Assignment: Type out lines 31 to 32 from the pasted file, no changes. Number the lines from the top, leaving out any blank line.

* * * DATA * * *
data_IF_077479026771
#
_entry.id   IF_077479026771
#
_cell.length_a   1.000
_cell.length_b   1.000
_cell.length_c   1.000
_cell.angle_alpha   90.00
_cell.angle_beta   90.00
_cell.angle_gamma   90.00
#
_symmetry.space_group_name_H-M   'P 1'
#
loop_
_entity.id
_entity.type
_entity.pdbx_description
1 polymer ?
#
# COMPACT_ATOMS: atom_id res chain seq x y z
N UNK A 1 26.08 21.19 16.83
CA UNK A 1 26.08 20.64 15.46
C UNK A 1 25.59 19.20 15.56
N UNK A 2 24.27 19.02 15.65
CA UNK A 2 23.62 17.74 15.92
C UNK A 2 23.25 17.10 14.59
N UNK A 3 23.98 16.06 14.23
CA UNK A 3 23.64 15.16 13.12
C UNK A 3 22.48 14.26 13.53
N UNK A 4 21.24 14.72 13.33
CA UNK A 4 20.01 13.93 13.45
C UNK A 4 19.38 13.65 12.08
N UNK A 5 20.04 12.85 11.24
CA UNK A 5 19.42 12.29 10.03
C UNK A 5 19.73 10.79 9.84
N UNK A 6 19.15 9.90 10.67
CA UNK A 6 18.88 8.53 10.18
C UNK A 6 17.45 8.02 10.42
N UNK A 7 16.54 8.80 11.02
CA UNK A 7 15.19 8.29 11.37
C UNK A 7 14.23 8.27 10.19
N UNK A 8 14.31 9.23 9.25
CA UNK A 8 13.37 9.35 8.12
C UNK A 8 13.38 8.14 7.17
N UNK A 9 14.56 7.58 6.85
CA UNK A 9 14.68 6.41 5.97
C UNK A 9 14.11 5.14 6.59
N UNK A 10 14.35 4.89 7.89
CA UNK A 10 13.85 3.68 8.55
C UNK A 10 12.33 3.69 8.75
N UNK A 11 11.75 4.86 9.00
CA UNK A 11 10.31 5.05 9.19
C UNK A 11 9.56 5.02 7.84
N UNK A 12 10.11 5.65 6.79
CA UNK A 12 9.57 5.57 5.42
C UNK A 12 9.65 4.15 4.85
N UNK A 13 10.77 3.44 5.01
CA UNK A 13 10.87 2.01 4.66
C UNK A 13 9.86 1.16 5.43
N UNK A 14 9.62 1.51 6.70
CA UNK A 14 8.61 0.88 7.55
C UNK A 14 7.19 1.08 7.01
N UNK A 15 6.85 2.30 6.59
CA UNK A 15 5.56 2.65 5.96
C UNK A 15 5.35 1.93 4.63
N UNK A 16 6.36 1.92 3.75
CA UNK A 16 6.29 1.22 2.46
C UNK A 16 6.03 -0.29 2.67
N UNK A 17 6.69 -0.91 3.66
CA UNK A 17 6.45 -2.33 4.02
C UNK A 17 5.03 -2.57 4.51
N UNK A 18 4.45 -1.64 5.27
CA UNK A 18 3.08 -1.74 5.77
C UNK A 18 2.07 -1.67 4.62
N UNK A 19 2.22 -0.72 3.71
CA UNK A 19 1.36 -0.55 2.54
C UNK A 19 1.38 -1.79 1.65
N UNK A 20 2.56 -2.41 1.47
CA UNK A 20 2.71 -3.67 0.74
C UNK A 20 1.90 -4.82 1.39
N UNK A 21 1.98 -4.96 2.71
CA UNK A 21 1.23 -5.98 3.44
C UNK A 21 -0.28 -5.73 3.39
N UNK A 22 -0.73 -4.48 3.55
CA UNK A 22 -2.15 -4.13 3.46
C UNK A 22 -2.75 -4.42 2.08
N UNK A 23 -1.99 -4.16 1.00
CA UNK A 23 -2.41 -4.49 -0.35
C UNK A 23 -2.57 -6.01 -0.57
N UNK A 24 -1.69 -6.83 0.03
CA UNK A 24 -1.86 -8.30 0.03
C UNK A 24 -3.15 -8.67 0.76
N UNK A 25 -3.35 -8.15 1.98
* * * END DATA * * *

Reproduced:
CA UNK A 4 20.01 13.93 13.45
C UNK A 4 19.38 13.65 12.08